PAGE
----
(Names in announcement: Rev. George A. Shuey, Alexander Laporte, Rachel Ann Roberts)
(Column 03)Summary: Alexander Peaco and Elizabeth Peaco were married near Waynesboro on June 20 by Rev. W. R. Stringer.Marriages
(Names in announcement: Rev. W. R. Stringer, Alexander S. Peaco, Elizabeth M. Peaco)
(Column 03)Summary: Sarah Moneymaker and John Patterson were married near Schutterly's Mill on June 6 by Rev. R. C. Walker.Marriages
(Names in announcement: Rev. R. C. Walker, John W. Patterson, Sarah E. Moneymaker)
(Column 03)Summary: Nannie Roudabush and John Ashby were married at the home of the bride's father on June 20 by Rev. R. C. Walker.
(Names in announcement: Rev. R. C. Walker, Alexander Roudabush, John A. Ashby, Nannie V. Roudabush)
Do-Nothing Young Ladies
(Column 02)Summary: Disparages women who do not know how to perform useful tasks such as sewing or cooking and warns men who encounter such a woman to "shun her as you would the chills and fever."
Full Text of Article:
At a recent social gathering a young lady informed me that she never sewed! What do you suppose was the nature of my reflections on hearing that declaration? I said to myself, either that girl speaks falsely, or else she is very lazy. Never sews! Who then, I queried, make your dresses and cloaks, your skirts and bow? Who repairs the rips in your pretty gaiter-boots and darns the holes in your stockings? Is it your aged mother, or your more industrious sister? Or do you hire all your sewing done? Should this last supposition be the case, may you never marry! And the chances are you never will. Not one young man in a hundred can afford to marry a woman who habitually neglects household duties. Young man, if it should ever be your fortune to hear a woman declare that she never sews, beware, shun her as you would the chills and fever. Be insane enough to make such an one your wife, and before the honeymoon is over the horrors of button-less shirts and heelless hose will be upon you; your fair lady's sewing would be done by others, while she moped in idleness, or rioted in fashionable dissipation. Then farewell to your dreams of domestic felicity; they would fade as summer flowers at the touch of frost. I have repeatedly heard ladies, educated and intelligent ladies, declare with actual pride, their ignorance of the art of cooking. "They could not make a cup of coffee to save their lives; and as to making a loaf of good bread or cooking a simple dinner, that is out of their power. Poor miserable unfortunates! Doubtless, mothers are much to blame for thus neglecting their daughters' education, but surely there is no sensible girl who could not, by the exercise of a little energy, perfect herself in this most needful branch of domestic knowledge. False pride, in almost every case, is the only barrier in the way.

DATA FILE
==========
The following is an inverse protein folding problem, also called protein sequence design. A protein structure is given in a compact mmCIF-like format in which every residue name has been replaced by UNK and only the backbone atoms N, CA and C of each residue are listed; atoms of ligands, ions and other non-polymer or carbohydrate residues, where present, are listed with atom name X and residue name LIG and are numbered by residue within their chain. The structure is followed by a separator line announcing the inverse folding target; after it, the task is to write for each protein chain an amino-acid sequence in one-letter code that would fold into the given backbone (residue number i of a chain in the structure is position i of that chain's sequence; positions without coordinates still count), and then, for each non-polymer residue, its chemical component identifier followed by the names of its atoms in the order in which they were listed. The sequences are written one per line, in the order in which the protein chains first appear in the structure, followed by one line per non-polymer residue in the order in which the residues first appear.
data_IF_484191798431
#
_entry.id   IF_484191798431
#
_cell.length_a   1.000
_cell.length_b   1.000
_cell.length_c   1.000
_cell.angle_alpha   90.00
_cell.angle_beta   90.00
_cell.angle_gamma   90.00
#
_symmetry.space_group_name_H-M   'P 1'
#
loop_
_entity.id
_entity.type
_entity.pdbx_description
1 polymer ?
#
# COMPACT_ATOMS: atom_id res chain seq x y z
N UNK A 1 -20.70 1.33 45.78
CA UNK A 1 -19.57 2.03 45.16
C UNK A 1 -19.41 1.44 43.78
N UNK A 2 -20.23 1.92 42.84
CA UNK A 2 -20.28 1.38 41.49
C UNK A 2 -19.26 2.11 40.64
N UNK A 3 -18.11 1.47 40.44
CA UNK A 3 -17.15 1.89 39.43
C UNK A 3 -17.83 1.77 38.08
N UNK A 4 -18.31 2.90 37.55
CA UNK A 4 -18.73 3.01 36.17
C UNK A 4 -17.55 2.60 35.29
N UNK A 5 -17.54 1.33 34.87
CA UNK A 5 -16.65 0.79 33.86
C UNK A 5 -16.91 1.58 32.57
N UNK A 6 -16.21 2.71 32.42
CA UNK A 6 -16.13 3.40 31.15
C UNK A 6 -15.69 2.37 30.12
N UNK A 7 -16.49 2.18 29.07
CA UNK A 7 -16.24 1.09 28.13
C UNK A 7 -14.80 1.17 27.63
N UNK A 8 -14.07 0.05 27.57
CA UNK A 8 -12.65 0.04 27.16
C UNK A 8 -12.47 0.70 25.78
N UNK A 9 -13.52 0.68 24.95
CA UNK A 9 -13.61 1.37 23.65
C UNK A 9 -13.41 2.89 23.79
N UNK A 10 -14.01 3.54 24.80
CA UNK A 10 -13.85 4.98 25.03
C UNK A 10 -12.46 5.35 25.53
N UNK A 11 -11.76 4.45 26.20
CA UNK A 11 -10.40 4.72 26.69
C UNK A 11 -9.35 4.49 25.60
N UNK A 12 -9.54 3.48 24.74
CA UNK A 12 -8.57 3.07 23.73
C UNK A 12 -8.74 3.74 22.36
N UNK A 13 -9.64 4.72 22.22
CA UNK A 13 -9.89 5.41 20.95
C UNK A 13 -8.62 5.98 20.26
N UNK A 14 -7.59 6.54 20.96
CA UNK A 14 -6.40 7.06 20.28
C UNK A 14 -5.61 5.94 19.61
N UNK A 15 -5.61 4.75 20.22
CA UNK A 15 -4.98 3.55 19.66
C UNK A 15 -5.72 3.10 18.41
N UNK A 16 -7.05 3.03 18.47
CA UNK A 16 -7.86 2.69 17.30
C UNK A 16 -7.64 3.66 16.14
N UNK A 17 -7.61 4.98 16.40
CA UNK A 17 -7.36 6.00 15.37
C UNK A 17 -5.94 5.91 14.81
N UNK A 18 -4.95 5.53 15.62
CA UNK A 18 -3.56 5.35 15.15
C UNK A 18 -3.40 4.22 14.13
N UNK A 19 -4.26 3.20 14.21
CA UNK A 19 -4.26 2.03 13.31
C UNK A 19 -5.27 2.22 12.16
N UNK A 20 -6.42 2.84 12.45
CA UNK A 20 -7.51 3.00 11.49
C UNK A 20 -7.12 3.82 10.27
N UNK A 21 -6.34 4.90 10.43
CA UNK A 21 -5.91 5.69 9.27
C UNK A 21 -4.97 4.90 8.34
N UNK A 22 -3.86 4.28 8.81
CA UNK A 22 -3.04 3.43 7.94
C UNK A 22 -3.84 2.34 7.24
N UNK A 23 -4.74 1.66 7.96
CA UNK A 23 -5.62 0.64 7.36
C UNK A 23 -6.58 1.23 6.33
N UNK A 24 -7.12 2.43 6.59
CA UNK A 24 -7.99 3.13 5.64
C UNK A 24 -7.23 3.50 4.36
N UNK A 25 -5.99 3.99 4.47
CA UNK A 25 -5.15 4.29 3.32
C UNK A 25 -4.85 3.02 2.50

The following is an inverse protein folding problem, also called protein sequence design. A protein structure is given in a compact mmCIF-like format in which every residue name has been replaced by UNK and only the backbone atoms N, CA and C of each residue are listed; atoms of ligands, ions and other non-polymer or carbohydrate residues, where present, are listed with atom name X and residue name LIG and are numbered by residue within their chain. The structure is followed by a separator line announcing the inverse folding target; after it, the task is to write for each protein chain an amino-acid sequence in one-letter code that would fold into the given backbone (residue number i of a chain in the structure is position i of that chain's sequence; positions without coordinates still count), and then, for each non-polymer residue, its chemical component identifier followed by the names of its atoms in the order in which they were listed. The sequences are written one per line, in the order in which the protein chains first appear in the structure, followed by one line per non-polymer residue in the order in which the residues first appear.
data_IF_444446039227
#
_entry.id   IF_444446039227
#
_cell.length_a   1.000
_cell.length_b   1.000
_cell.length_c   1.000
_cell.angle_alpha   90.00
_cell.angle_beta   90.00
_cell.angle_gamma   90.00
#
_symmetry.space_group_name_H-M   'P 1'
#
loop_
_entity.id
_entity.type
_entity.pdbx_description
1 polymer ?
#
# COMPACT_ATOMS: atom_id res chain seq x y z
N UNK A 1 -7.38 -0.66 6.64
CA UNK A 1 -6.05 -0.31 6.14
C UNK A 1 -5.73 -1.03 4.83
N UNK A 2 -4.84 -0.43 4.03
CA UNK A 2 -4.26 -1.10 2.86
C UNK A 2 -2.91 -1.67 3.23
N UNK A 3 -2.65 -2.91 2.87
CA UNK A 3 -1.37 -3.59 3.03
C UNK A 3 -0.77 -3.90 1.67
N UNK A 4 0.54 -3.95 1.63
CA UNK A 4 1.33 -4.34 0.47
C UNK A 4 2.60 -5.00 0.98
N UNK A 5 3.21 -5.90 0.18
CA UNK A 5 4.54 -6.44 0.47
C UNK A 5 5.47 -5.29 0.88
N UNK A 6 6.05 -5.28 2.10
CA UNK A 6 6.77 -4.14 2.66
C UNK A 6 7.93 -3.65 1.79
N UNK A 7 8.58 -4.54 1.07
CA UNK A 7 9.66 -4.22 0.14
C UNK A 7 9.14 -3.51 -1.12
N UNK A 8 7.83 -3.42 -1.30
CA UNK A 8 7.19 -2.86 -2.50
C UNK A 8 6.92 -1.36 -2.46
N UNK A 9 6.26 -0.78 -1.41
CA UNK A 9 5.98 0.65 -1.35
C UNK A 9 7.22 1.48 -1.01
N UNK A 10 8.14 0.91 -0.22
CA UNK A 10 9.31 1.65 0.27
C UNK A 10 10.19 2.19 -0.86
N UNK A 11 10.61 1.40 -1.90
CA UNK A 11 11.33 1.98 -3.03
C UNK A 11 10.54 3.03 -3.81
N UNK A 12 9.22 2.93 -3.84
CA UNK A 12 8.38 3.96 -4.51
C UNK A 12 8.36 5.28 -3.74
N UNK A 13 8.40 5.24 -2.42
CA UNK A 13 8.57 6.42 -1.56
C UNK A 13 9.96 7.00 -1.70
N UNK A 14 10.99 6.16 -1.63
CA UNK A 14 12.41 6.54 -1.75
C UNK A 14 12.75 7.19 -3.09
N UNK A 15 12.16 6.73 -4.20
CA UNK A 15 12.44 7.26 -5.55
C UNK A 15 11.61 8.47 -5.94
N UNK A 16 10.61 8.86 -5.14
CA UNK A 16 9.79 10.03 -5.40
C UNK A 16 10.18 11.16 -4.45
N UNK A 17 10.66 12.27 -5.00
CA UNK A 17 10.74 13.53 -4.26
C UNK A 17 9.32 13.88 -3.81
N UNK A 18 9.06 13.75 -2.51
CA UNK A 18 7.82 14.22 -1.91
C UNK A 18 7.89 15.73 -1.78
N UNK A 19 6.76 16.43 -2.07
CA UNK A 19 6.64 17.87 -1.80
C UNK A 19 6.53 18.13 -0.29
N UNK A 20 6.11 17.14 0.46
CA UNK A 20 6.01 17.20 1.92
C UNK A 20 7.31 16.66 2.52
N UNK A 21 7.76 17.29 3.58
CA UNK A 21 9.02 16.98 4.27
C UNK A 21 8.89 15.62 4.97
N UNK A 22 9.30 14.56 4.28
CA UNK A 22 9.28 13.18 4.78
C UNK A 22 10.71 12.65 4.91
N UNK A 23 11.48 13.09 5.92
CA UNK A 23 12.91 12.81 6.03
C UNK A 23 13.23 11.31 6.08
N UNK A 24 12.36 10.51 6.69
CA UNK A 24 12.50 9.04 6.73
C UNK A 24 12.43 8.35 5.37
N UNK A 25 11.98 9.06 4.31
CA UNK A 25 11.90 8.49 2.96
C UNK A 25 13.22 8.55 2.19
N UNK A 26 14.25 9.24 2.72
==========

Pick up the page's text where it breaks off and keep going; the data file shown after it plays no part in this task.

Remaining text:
It is not considered "genteel"-how I abominate that word!-to do anything useful, and a fashionable Miss would consider herself disgraced should she be seen with her hands in the dough, or caught in the act of sweeping a room. If a young lady of the present day can thump the piano, use a few French phrases, dance, flirt, and do nothing generally, her education is accomplished-she is considered "finished."-Aunt Susie.
Trailer: Aunt Susie